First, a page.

Firings at PSC viewed as risky

Some fear agency could be hurt at important time

3 commissioners critical

`This has put me at a disadvantage'

April 21, 2004|By Lorraine Mirabella and Dan Thanh Dang | Lorraine Mirabella and Dan Thanh Dang,SUN STAFF

The firings of senior Maryland Public Service Commission professionals could cripple the agency at a time when it faces critical decisions about consumer electricity rate increases, some PSC commissioners, consumer advocates and legislators said yesterday.

The dismissals Thursday of top staff members with specialized expertise in utility accounting, engineering and rate cases may weaken the commission's ability to judge the merits of utility proposals and ultimately hurt consumers, the critics said.

"They'll be difficult to replace," said former PSC Chairman Glenn Ivey, now Prince George's County state's attorney. "That was an extremely talented group, and hiring in general takes some time. For positions of especially unique expertise like those, you just don't get a big pool of people who have those credentials and experience."

Several commissioners said they were dependent on the staff experts to guide them through a pivotal period as the state shifts to a deregulated market for electric suppliers and the regulated utilities prepare to request some of the first increases on transmission rates in years.

The four other commissioners, all Democrats, were not consulted or notified about the dismissals until Thursday, when Republican PSC Chairman Kenneth D. Schisler informed them of his decision. Three commissioners said they believe their work will suffer as a result.

"This has put me at a disadvantage in my ability to do my job for the state of Maryland," said Commissioner J. Joseph "Max" Curran, the senior member of the commission, appointed in 1999. The fired staff members included Andrew Mosier, chief hearing examiner; Blaine L. Keener, chief engineer; and Randy Allen, director of accounting.

Robert Higginbothan, chief public information officer, and Chrys Wilson, manager of external relations, also were dismissed.

Schisler, who was appointed chairman of the five-member commission by Gov. Robert L. Ehrlich Jr. in May, has refused to discuss the firings, calling them "personnel decisions." He did not return calls yesterday.

"I think it will hurt consumers and benefit industry," state Sen. Brian E. Frosh said. "I think this is going to cost consumers. It's going to hit us right in the pocketbook. You can't just replace these people tomorrow. They've got a knowledge base built step by step over a number of years. There isn't anybody else who can look at the books of Verizon or Pepco or BGE and tell you what accounting moves are being made that the commission ought to take into account when it considers a request for any type of concessions."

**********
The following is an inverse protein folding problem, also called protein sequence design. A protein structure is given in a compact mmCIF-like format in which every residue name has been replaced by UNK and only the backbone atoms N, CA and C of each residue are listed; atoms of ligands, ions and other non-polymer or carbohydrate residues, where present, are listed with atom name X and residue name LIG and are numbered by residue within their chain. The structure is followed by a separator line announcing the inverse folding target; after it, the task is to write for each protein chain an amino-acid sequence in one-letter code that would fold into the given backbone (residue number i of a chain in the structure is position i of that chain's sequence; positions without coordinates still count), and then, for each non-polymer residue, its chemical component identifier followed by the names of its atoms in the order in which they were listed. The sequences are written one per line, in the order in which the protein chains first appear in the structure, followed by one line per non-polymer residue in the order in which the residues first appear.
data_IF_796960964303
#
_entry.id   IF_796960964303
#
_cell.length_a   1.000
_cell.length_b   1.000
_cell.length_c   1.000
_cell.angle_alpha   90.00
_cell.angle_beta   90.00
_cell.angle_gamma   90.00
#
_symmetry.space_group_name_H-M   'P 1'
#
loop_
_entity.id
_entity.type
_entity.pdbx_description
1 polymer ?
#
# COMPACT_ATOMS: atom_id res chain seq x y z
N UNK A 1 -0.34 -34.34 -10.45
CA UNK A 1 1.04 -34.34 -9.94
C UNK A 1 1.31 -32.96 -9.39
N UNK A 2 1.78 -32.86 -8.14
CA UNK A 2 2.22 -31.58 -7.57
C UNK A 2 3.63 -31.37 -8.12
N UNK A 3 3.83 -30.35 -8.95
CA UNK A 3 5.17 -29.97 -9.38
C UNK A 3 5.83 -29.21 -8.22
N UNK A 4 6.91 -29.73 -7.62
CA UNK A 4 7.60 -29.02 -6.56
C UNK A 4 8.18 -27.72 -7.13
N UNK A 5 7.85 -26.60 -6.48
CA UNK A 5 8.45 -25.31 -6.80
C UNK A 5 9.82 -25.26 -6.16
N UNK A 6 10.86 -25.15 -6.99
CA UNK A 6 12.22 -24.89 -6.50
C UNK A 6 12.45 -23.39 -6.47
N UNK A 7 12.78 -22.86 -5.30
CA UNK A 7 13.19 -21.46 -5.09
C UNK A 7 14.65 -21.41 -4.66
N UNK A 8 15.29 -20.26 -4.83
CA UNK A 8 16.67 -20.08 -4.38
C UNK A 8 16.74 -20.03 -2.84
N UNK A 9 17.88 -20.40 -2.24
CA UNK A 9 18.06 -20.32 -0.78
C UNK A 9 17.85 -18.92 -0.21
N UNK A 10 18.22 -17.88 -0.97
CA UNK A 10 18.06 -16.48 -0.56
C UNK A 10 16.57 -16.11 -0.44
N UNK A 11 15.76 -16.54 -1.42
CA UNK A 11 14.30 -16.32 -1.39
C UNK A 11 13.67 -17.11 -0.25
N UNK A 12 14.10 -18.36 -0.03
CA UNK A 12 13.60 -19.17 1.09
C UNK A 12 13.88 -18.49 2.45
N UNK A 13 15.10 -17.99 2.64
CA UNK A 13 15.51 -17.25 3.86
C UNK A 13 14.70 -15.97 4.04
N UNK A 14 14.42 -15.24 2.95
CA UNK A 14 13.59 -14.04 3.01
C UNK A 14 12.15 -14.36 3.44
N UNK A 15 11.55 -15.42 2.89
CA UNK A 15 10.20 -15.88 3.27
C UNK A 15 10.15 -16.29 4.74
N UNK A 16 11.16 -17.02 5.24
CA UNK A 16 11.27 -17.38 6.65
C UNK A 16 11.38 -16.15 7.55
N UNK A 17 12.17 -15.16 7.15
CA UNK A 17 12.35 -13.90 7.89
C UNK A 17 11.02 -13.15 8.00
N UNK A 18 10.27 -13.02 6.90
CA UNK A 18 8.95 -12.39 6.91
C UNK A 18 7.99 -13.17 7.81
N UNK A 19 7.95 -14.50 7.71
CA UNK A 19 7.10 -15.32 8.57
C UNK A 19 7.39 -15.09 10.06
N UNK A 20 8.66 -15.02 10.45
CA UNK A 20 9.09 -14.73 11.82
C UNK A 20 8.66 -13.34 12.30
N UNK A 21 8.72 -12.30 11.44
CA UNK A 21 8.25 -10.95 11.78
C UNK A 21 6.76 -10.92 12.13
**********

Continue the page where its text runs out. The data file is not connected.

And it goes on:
Evan Wilner, who has served as a public advocate for utility consumers in Delaware and as a counsel to the Michigan Public Service Commission, said the Maryland move was surprising.

"In most large states, these are civil service positions and not subject to political control," Wilner said. "To remove decades of experience, presumably to be replaced with rookies is just a staggering political decision."

The dismissals were made at a pivotal time for the commission.

This summer electric rate limits expire in the Washington suburbs as the state shifts to a deregulated electric market. The PSC said this month that electric bills will increase an average of 12 percent to 16 percent a year for residential users in the Washington suburbs and Eastern Shore, giving the first inkling of what Marylanders might face as the state moves to a fully deregulated power market.

The PSC is in the midst of hearings to determine how much consumers will be charged in administrative costs for "standard offer service," for customers who don't sign up with a competing electric supply company.

Pepco and sister utilities Conectiv and BGE will appear before the PSC this year to determine rates the utilities will charge to deliver electricity to customers.

"Whoever is appointed ... we hope they have an understanding to protect the consumer," said Gigi Kellett, a MaryPIRG public advocate. "That is our No. 1 priority."

Troubled by the timing of the firings, Thomas M. Middleton, a Charles County Democrat and chairman of the powerful Senate Finance Committee, which oversees the PSC, said he would call on Schisler to meet with the committee next month to explain the changes in staff.

"I can understand the changing of the guard, but we're in the throes of standard offer service and price caps coming off the electricity rates and I'm concerned about how citizens will be affected by the changes," said Middleton.

"I would hope the chairman has the people lined up who have the expertise to fill these jobs.

"I was disappointed and surprised that no one was briefed about this whole thing. Maybe these people who were fired weren't pro-business enough. ... If you look at where the governor is coming from, he's got a very progressive, pro-business environment in the state of Maryland."

Frosh said the dismissals appeared to be political.

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